Safeway Ltd v Newton  (Case C-171/18)
On 7 October 2019, the Court of Justice of the European Union (CJEU) gave a preliminary ruling on request from the Court of Appeal in Safeway v Newton. The CJEU ruled that, unless there is an objective justification, it will be contrary to the principle of equal treatment for a pension scheme to retroactively equalise the normal pension age (NPA) for men and women by "levelling down" the rights of the advantaged group. This applies even where such measures are permitted by national law and the scheme rules.
In 1990, the European Court of Justice (as it then was) gave its landmark judgment in Barber where it held that the EU law principle of equal treatment – equal pay for equal work – prohibits a pension scheme having different NPAs for men and women. As a result, a large number of pension schemes, including the Safeway scheme, took steps to equalise the position and end the discrimination.
Created in 1978, the Safeway scheme originally had an NPA of 65 for men and 60 for women. The scheme's rules contained an amendment power which permitted the scheme (including the value of its benefits) to be amended retroactively as of the date of a written announcement to members, provided that the amendment was effected via a trust deed at some stage in the future. Following Barber, announcements were made to members of the Safeway scheme on 1 September and 1 December 1991 informing them that the NPA was going to be equalised between men and women at 65 (that is, the rights of women were going to be "levelled down"). The amendment was said to take effect as of 1 December 1991 and the scheme was subsequently administered on that basis. The trust deed formalising the amendment (as required by the rules), entered into on 2 May 1996, confirmed that the amendment applied with effect from 1 December 1991 as indicated in the announcement. This amendment was effective under domestic law (at the time) and was in accordance with the scheme's rules.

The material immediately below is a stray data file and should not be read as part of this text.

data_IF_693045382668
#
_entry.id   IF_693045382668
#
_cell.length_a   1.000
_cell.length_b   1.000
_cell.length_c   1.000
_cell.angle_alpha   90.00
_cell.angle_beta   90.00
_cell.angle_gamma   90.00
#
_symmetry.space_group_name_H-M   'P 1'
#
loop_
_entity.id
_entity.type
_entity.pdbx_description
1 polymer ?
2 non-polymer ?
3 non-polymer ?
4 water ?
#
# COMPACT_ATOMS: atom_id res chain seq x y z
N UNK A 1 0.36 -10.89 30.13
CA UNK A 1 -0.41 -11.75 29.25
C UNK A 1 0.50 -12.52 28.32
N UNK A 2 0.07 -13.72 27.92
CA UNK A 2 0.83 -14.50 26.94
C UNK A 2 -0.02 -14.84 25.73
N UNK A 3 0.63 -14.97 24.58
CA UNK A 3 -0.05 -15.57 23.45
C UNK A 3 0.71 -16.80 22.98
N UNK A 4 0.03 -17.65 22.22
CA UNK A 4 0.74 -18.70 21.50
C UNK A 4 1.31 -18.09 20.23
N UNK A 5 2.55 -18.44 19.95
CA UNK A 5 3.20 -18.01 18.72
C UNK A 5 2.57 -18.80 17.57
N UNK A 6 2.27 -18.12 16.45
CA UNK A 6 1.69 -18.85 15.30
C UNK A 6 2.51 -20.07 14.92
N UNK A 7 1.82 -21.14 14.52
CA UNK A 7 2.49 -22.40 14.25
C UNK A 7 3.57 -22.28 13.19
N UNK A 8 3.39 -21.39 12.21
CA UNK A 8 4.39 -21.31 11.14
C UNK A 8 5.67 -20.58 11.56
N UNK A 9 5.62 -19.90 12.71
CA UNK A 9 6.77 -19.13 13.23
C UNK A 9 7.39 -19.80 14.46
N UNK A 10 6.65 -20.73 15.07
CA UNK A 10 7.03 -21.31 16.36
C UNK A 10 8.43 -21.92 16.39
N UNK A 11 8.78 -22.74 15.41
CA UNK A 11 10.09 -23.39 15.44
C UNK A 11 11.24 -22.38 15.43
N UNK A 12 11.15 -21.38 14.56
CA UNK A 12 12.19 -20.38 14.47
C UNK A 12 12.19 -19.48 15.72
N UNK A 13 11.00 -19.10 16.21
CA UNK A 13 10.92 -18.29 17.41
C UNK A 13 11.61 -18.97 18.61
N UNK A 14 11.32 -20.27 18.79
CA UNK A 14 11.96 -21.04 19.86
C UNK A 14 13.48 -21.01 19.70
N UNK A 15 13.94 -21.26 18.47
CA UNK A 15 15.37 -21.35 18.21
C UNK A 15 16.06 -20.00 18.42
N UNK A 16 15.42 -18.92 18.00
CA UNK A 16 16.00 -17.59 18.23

In 2009, the trustees' independent adviser raised concerns about whether this retroactive levelling down was compliant with EU law, which led to the issue coming before the High Court in 2015. The High Court held that the amendment power could not be used via the announcements to members alone and that the retroactive levelling down of benefits was contrary to equal treatment. Safeway appealed that decision and the case came before the Court of Appeal in 2017.
The Court of Appeal affirmed that the announcements to members alone were not capable of achieving equalisation of NPA at 65; it was clear from the scheme rules that a deed was required and so, under national law, equalisation was not effected until 2 May 1996. Nevertheless, the Court of Appeal took the view that both national law and the scheme's rules would permit a retroactive levelling down of benefits for the period between the 1991 member announcements and the 1996 trust deed. However, the Court of Appeal considered that clarification was required from the CJEU as to whether such retroactive levelling down was compliant with EU law. Accordingly, it submitted a request for a preliminary ruling to the CJEU.
Question for the ECJ